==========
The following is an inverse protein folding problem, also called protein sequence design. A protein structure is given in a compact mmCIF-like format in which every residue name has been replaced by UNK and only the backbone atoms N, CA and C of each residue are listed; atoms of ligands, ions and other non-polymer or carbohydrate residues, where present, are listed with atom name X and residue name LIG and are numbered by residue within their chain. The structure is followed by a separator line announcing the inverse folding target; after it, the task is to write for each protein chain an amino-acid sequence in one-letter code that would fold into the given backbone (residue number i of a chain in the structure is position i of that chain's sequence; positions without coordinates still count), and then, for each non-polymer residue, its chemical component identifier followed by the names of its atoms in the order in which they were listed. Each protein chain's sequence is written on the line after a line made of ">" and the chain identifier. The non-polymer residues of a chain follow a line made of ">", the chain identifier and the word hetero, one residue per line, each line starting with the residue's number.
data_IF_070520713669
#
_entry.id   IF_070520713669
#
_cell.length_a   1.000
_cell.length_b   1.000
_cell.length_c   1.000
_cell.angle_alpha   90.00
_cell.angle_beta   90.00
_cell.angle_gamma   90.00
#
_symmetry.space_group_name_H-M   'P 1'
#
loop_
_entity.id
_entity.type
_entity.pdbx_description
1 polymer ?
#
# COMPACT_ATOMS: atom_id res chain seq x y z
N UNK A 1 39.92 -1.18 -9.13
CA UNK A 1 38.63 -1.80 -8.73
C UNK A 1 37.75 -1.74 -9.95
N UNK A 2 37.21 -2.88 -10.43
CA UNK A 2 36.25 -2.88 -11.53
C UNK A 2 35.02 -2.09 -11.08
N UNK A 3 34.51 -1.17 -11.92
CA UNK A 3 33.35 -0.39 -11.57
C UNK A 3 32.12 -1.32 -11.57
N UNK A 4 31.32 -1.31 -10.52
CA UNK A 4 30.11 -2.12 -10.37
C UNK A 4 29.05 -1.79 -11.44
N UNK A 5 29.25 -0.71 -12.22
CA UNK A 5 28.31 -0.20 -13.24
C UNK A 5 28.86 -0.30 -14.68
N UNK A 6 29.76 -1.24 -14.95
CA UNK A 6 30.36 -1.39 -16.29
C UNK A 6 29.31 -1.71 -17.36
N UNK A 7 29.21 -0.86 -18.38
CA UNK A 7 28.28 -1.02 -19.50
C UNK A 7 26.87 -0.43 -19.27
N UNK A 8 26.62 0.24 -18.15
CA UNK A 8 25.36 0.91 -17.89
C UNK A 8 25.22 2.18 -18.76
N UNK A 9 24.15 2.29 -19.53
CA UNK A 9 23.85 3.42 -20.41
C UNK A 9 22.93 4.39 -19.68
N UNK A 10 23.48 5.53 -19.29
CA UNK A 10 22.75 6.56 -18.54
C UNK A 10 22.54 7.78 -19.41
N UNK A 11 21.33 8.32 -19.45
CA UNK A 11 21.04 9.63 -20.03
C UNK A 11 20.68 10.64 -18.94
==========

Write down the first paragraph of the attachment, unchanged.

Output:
The following is an inverse protein folding problem, also called protein sequence design. A protein structure is given in a compact mmCIF-like format in which every residue name has been replaced by UNK and only the backbone atoms N, CA and C of each residue are listed; atoms of ligands, ions and other non-polymer or carbohydrate residues, where present, are listed with atom name X and residue name LIG and are numbered by residue within their chain. The structure is followed by a separator line announcing the inverse folding target; after it, the task is to write for each protein chain an amino-acid sequence in one-letter code that would fold into the given backbone (residue number i of a chain in the structure is position i of that chain's sequence; positions without coordinates still count), and then, for each non-polymer residue, its chemical component identifier followed by the names of its atoms in the order in which they were listed. Each protein chain's sequence is written on the line after a line made of ">" and the chain identifier. The non-polymer residues of a chain follow a line made of ">", the chain identifier and the word hetero, one residue per line, each line starting with the residue's number.